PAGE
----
World War Z is a B picture on a massive budget. Despite its globe-trotting narrative, A-list star and elaborate special effects, the film moves with the speed and relentlessness of, well, a zombie swarm. Brad Pitt, the headliner, is breathless for much of the picture, and watching it I was often the same.
What a relief that summer movies can still be this briskly entertaining. After already sitting through a pair of superhero flicks that needlessly ran more than two hours (that’s you, Man of Steel and Iron Man 3), here is a picture that dispenses with most of its narrative setup in the opening credits, then gets down to gory business. No zombie history lesson. Very little science talk. Just one terrific, terrifying set piece after the next.
World War Z, based on the Max Brooks bestseller, does offer a quiet, domestic scene before the chaos starts. Gerry Lane (Pitt), a former United Nations troubleshooter, is making pancakes at home for his wife (Mireille Enos) and their two daughters. Gerry is on hiatus from traveling to hot spots around the globe so that he can spend more time with his kids, but when a rabies virus of some sort begins spreading through major world cities, he’s made an offer by his former employer: help find the source of the outbreak and your family will be given shelter on a quarantined battleship.
This sounds like the makings of an awful disaster movie, I know.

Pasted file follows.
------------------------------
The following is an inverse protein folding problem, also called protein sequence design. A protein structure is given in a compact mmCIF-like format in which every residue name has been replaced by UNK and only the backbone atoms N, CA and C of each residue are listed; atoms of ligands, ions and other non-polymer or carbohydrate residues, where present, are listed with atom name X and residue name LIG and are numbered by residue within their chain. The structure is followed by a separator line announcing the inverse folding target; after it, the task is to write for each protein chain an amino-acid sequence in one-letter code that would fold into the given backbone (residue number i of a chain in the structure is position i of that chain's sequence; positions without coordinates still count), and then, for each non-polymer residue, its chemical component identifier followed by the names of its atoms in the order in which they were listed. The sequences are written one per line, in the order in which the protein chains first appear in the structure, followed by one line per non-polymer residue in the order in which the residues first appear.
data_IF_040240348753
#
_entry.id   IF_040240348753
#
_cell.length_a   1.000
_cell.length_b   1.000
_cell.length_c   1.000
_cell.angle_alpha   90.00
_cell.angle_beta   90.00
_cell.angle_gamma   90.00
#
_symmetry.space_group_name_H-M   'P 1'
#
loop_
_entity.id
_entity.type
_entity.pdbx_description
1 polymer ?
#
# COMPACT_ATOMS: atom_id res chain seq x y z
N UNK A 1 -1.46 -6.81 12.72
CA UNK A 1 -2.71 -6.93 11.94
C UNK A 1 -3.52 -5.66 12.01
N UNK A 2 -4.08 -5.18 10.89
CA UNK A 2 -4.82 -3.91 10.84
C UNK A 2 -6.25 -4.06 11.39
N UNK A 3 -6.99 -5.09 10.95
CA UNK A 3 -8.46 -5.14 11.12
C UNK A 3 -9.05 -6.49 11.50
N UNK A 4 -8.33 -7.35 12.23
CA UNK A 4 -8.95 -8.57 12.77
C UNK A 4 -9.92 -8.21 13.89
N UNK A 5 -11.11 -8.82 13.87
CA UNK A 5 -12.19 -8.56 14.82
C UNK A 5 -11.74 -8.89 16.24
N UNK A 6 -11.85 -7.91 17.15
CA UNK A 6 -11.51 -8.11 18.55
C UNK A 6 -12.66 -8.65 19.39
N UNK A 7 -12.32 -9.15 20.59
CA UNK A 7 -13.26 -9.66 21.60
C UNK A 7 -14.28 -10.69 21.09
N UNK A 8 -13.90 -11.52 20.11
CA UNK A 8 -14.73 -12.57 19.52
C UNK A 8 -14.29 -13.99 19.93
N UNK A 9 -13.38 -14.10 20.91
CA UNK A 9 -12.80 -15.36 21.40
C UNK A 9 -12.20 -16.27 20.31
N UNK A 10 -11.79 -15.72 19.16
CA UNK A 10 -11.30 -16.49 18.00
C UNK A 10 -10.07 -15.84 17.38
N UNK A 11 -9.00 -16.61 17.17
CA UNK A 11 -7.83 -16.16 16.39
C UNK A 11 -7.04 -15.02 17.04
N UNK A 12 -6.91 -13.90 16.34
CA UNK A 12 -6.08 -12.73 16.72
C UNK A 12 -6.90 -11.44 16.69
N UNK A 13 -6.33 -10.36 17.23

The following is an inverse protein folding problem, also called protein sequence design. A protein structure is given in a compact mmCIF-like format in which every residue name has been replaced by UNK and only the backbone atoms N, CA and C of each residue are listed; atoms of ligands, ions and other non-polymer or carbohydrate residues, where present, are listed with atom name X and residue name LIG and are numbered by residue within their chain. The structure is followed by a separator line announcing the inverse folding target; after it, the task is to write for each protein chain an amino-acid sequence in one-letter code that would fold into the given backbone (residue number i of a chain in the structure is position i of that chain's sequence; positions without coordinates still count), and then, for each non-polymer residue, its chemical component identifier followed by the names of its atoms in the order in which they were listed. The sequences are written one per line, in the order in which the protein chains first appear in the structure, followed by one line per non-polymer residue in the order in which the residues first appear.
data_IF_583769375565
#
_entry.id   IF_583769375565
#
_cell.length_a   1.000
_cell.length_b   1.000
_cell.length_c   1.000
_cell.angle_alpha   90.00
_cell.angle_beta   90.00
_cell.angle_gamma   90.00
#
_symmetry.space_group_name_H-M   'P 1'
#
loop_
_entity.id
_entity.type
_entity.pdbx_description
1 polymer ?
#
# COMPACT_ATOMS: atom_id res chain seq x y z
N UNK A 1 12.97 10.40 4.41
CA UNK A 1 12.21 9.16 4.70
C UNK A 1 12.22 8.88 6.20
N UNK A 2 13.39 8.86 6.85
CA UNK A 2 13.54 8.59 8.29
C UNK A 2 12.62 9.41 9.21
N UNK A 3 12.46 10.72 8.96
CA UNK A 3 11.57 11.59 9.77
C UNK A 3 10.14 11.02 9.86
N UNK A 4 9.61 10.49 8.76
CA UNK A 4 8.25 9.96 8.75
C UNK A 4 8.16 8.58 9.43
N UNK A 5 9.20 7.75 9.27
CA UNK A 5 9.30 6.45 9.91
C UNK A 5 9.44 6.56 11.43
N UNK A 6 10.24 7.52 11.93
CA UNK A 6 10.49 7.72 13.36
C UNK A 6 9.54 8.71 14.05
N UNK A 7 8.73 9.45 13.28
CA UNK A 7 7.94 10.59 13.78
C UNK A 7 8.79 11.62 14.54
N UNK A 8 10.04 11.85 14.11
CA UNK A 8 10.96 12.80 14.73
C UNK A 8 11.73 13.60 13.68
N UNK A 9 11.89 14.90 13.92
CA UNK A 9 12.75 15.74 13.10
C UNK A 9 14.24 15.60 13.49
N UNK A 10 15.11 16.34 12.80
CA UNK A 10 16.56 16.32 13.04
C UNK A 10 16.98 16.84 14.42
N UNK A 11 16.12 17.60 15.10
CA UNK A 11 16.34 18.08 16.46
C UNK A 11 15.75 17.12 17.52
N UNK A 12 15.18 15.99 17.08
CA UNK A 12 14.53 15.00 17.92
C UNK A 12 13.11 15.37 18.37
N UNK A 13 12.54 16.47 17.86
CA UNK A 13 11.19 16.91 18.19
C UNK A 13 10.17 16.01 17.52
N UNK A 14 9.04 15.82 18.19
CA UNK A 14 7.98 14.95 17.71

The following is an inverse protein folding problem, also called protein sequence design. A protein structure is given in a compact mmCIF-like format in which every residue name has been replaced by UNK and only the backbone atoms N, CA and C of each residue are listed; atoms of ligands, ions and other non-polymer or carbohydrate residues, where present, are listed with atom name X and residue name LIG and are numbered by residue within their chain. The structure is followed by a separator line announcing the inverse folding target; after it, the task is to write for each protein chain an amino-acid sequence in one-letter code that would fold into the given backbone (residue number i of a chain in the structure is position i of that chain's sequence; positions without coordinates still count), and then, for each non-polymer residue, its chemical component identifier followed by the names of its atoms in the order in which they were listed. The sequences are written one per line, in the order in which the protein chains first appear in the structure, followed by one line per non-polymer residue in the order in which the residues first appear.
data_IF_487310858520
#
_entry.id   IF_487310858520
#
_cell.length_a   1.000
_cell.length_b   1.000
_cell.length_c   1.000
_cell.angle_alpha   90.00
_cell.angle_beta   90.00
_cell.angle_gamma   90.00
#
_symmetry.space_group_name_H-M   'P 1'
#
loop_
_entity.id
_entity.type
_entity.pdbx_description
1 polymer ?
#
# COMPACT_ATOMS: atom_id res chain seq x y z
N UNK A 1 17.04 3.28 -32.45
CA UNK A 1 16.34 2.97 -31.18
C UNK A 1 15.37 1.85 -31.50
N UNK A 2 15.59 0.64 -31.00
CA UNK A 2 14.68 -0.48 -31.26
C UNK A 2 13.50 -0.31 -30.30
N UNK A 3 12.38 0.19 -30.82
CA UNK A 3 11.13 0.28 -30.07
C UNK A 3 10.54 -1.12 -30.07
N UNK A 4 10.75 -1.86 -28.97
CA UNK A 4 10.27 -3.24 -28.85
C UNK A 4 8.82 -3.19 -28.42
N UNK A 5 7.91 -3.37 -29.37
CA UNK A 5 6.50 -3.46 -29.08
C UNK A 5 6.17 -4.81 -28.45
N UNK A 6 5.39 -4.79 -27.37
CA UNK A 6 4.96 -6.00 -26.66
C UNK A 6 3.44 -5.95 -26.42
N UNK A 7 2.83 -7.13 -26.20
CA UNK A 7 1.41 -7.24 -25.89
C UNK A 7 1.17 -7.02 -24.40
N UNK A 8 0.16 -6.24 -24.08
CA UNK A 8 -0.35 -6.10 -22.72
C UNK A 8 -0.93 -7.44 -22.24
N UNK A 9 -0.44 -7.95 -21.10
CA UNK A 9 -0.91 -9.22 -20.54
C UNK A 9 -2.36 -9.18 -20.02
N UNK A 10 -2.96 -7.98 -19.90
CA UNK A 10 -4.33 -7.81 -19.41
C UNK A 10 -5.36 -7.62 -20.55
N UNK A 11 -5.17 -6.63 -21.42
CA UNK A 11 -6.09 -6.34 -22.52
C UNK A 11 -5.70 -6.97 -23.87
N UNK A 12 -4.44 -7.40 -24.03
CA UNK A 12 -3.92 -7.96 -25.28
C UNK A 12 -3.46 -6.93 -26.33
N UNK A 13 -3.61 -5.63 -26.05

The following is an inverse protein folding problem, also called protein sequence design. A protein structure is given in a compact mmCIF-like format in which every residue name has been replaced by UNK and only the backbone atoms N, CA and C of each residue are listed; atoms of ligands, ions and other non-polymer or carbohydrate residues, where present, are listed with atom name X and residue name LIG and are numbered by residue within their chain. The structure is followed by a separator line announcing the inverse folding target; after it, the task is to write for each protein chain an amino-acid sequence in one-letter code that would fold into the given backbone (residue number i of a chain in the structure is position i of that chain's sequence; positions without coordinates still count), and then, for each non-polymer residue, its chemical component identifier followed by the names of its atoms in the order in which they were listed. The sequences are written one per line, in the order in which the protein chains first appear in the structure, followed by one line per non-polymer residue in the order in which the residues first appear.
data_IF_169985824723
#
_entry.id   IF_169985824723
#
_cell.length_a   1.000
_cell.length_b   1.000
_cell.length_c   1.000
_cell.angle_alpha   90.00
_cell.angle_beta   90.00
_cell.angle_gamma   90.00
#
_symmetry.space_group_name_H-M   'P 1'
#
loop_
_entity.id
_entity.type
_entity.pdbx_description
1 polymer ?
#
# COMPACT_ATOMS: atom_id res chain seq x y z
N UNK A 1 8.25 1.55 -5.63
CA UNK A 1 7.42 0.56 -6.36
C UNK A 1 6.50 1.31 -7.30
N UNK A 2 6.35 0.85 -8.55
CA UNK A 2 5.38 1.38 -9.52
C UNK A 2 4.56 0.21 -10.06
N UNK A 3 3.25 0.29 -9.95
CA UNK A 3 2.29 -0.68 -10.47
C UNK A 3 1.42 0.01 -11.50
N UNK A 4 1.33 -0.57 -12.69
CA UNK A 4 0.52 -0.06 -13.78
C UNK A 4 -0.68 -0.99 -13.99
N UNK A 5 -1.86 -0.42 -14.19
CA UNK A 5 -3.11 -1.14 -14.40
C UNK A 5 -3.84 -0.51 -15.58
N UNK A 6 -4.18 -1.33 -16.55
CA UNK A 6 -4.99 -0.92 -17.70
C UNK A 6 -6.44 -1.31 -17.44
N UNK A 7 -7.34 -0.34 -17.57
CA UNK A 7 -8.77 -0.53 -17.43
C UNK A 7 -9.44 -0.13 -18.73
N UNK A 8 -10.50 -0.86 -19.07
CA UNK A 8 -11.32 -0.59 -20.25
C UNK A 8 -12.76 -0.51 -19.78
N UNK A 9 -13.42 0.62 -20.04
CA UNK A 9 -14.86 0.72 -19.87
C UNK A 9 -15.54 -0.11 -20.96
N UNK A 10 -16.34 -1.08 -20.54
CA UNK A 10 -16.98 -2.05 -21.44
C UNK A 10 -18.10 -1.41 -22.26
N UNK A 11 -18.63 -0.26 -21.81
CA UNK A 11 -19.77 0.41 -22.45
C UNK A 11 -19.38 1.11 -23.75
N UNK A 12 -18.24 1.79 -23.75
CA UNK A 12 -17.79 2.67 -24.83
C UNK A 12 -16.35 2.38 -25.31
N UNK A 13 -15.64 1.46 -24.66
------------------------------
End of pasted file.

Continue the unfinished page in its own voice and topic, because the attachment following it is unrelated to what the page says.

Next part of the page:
And so Gerry is off, first to South Korea and eventually all over the planet. This sounds like the makings of an awful disaster movie, I know. But director Marc Forster, working from a screenplay by Matthew Michael Carnahan, Drew Goddard and Damon Lindelof, brings a crucial sense of economy to the proceedings. We’re given the basics of each situation – the entrances and the exits – and then horror strikes. And really, what else do you need to know when a zombie is loose on a commercial airliner mid-flight?
This isn’t to say the movie never pauses. Indeed, some of my favorite moments were small touches, such as the way we don’t hear Gerry’s words when he whispers good-bye to his older daughter. Pitt has another good moment during a rooftop escape sequence, after a zombie’s blood gets in his mouth while he’s trying to shepherd his family onto a waiting helicopter. Knowing the virus kicks in after 10 seconds, he teeters at the roof’s edge, ready to jump at the first sign of infection.
There’s a hint here of one of the more troubling elements of the zombie genre: how our family members can quickly “turn” on us. World War Z doesn’t push this theme, however, or really go for the sort of socio-political commentary that has elevated so many zombie films, from George Romero’s Night of the Living Dead to Juan Carlos Fresnadillo’s 28 Weeks Later. The closest World War Z comes is when that zombie swarm spills over a wall that’s been erected around Jerusalem. A comment on Israeli isolationism, perhaps?
Let’s not dig too deeply into this one, for that would be to overlook what the movie has in spades: sharply staged thrills, clever little touches and hordes of voracious zombies. Sounds like a pretty good B picture to me.